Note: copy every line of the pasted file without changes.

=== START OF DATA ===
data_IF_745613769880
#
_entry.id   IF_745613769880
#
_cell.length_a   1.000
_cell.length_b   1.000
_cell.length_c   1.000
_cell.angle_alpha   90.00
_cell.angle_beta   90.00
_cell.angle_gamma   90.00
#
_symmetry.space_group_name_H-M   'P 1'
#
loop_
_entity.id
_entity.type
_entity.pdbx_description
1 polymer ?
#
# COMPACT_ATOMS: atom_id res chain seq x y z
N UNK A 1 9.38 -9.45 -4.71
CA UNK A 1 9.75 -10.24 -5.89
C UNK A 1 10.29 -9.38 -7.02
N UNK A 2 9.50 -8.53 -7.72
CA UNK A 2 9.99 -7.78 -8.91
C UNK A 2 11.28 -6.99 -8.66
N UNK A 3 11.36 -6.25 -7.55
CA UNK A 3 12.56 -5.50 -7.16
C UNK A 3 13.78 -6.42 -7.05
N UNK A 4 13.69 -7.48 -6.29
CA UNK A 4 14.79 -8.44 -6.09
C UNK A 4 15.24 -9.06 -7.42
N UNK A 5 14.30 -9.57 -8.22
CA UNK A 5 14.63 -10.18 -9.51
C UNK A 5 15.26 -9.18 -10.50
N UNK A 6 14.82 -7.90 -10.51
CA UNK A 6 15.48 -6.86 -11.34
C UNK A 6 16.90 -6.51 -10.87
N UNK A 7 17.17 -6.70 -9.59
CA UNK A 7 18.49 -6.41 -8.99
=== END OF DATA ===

data_IF_745613769880
#
_entry.id   IF_745613769880
#
_cell.length_a   1.000
_cell.length_b   1.000
_cell.length_c   1.000
_cell.angle_alpha   90.00
_cell.angle_beta   90.00
_cell.angle_gamma   90.00
#
_symmetry.space_group_name_H-M   'P 1'
#
loop_
_entity.id
_entity.type
_entity.pdbx_description
1 polymer ?
#
# COMPACT_ATOMS: atom_id res chain seq x y z
N UNK A 1 9.38 -9.45 -4.71
CA UNK A 1 9.75 -10.24 -5.89
C UNK A 1 10.29 -9.38 -7.02
N UNK A 2 9.50 -8.53 -7.72
CA UNK A 2 9.99 -7.78 -8.91
C UNK A 2 11.28 -6.99 -8.66
N UNK A 3 11.36 -6.25 -7.55
CA UNK A 3 12.56 -5.50 -7.16
C UNK A 3 13.78 -6.42 -7.05
N UNK A 4 13.69 -7.48 -6.29
CA UNK A 4 14.79 -8.44 -6.09
C UNK A 4 15.24 -9.06 -7.42
N UNK A 5 14.30 -9.57 -8.22
CA UNK A 5 14.63 -10.18 -9.51
C UNK A 5 15.26 -9.18 -10.50
N UNK A 6 14.82 -7.90 -10.51
CA UNK A 6 15.48 -6.86 -11.34
C UNK A 6 16.90 -6.51 -10.87
N UNK A 7 17.17 -6.70 -9.59
CA UNK A 7 18.49 -6.41 -8.99